HAVERHILL, MA - Flathead Valley Community College and Missoula College are not the only schools that offer programs to train students to become chefs and cooks.
There's a big need for more service workers and that includes all types of restaurant cooks. Community colleges believe the timing serves as an opportunity to offer more affordable, top-of-the-line programs.
"The Cordon Bleu programs, the Art Institutes had many programs around the country. Both those programs are almost non-existent anymore because people just can't afford the cost," said Chef Denis Boucher, the culinary program coordinator at Northern Essex Community College.
With programs dissipating, restaurants are sounding alarm bells, so that's where community colleges like Northern Essex are stepping in.
"We're here for the community. We're training the next chefs, the next cooks in our community," Boucher said.
"This is where people go when they are changing careers or when they are not sure what to do with their career and you shouldn't be burdened with extreme debt just because your mind at a certain age decided you wanted to try something for once," said Chef Instructor Colby Bergeron.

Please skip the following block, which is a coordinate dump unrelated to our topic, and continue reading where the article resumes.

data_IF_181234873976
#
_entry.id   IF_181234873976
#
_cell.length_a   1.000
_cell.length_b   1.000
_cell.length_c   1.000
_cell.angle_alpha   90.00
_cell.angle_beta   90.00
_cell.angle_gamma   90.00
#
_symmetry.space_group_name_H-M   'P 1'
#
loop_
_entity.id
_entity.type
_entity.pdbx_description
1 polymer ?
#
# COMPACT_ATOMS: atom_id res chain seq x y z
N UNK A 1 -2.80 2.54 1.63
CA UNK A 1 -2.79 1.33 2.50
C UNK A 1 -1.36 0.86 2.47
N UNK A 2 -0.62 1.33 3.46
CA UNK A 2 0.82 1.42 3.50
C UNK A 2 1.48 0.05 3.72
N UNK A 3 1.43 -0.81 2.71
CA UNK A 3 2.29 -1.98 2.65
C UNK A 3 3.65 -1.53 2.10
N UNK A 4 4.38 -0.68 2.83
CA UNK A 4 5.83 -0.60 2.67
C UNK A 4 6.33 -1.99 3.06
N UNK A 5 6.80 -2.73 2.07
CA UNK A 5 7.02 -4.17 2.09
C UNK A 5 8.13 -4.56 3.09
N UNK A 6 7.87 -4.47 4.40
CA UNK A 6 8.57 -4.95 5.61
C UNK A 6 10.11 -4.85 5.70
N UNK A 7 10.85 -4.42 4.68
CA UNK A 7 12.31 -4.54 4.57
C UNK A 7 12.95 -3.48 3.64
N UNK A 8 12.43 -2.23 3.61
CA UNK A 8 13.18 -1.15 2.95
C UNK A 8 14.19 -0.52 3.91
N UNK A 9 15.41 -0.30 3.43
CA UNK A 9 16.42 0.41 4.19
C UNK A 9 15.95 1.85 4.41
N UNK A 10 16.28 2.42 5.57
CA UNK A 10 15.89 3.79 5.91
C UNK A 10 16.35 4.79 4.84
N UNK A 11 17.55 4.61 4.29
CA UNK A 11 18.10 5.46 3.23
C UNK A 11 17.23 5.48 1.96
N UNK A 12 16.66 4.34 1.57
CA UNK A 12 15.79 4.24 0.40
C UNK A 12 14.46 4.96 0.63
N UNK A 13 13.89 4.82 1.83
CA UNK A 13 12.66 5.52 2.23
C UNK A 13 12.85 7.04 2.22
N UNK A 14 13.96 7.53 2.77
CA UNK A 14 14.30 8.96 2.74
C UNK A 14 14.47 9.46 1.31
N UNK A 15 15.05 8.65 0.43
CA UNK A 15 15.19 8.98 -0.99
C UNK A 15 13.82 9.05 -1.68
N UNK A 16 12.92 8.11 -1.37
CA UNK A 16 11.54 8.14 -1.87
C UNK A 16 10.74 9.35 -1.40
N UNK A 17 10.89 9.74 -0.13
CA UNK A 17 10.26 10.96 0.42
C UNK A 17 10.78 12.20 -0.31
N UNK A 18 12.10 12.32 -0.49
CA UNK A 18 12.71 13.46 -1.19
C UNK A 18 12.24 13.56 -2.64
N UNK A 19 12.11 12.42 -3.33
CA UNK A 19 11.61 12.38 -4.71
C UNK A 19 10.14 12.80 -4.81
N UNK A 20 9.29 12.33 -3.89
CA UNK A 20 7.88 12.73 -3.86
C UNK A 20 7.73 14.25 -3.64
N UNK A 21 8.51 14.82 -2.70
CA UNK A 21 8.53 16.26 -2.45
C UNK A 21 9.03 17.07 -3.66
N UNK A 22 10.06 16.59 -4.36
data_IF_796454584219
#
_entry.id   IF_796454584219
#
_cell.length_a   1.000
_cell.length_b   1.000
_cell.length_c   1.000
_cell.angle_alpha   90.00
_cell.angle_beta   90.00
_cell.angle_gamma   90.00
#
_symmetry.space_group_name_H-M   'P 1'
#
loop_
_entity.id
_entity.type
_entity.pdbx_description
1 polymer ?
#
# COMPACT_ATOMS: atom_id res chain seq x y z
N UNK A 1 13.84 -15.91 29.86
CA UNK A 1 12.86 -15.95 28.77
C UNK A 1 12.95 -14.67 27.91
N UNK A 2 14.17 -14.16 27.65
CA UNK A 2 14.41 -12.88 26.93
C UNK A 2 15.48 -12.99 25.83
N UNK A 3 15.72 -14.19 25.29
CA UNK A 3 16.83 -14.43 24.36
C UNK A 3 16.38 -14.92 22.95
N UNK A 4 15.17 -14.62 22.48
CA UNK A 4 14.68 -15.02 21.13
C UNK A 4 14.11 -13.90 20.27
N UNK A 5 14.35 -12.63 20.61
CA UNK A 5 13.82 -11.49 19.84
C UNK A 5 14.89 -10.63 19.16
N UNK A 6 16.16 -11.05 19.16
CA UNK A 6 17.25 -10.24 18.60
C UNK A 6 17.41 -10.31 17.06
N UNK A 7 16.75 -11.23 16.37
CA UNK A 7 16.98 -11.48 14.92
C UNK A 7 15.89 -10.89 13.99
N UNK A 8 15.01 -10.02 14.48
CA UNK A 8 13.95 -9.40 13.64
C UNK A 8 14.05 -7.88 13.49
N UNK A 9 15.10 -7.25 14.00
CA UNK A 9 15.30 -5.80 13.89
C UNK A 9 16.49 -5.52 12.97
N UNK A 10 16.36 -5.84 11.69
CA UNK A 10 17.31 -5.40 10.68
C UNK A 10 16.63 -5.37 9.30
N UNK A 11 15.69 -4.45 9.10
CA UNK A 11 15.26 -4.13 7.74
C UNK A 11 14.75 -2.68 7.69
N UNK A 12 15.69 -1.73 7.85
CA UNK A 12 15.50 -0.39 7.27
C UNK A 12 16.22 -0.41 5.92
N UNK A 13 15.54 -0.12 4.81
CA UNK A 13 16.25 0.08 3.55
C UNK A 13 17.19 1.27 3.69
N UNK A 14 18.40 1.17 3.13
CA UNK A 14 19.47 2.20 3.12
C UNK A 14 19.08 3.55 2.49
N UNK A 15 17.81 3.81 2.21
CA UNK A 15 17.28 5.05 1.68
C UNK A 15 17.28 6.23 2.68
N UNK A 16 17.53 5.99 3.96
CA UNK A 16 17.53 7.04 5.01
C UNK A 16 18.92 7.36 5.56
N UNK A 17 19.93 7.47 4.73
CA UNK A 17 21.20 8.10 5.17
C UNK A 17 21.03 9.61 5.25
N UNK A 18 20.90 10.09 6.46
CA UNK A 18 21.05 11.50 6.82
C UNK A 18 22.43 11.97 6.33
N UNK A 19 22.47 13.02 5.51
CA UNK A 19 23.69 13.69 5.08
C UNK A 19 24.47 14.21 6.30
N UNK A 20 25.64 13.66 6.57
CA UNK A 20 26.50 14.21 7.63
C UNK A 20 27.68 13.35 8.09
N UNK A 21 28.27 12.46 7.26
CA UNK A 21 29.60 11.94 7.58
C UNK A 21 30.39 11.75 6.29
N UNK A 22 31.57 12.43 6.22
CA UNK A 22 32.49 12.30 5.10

Boucher attended the Culinary Institute of America (CIA), one of the best programs in the world.
"We are giving them a very similar experience to what I got out of CIA," Boucher said.
He and Bergeron have created a top-notch program for a fraction of the cost. Some culinary schools cost nearly $20,000 per semester, but the program at Northern Essex costs about $6,500 for a certificate and around $14,000 for an associate degree.
"Since that void has been created, were seeing now community colleges now getting good funding, getting great benefactors and they are seeing the need in their community and they are reacting. Just exactly what a community college should be doing," Boucher said.
This lower-cost, community college solution is catching on. There are similar programs in Kansas, Michigan, Georgia, North Carolina, New York, Maryland, and California.
"People often overlook community college because they see it as second-rate schooling for years and years but the stigma is breaking, it's changing," Bergeron said.
Northern Essex reports a 100% job placement rate.